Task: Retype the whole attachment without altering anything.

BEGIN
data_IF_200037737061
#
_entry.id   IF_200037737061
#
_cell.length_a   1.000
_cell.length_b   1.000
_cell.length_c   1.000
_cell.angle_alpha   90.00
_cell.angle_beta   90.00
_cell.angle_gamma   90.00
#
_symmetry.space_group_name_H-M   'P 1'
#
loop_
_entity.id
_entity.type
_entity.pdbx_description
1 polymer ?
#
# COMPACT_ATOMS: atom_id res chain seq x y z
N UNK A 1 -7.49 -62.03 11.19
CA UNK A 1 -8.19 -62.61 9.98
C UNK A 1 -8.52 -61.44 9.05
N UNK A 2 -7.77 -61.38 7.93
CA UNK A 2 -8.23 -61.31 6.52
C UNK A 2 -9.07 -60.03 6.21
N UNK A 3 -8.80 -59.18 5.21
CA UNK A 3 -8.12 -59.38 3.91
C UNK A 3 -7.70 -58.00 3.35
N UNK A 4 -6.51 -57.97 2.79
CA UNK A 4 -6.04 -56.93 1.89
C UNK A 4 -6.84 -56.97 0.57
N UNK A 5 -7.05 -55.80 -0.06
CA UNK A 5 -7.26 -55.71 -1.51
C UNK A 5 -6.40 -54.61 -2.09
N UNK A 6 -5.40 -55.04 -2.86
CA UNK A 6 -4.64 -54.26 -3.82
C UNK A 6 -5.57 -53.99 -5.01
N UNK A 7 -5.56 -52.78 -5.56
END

data_IF_200037737061
#
_entry.id   IF_200037737061
#
_cell.length_a   1.000
_cell.length_b   1.000
_cell.length_c   1.000
_cell.angle_alpha   90.00
_cell.angle_beta   90.00
_cell.angle_gamma   90.00
#
_symmetry.space_group_name_H-M   'P 1'
#
loop_
_entity.id
_entity.type
_entity.pdbx_description
1 polymer ?
#
# COMPACT_ATOMS: atom_id res chain seq x y z
N UNK A 1 -7.49 -62.03 11.19
CA UNK A 1 -8.19 -62.61 9.98
C UNK A 1 -8.52 -61.44 9.05
N UNK A 2 -7.77 -61.38 7.93
CA UNK A 2 -8.23 -61.31 6.52
C UNK A 2 -9.07 -60.03 6.21
N UNK A 3 -8.80 -59.18 5.21
CA UNK A 3 -8.12 -59.38 3.91
C UNK A 3 -7.70 -58.00 3.35
N UNK A 4 -6.51 -57.97 2.79
CA UNK A 4 -6.04 -56.93 1.89
C UNK A 4 -6.84 -56.97 0.57
N UNK A 5 -7.05 -55.80 -0.06
CA UNK A 5 -7.26 -55.71 -1.51
C UNK A 5 -6.40 -54.61 -2.09
N UNK A 6 -5.40 -55.04 -2.86
CA UNK A 6 -4.64 -54.26 -3.82
C UNK A 6 -5.57 -53.99 -5.01
N UNK A 7 -5.56 -52.78 -5.56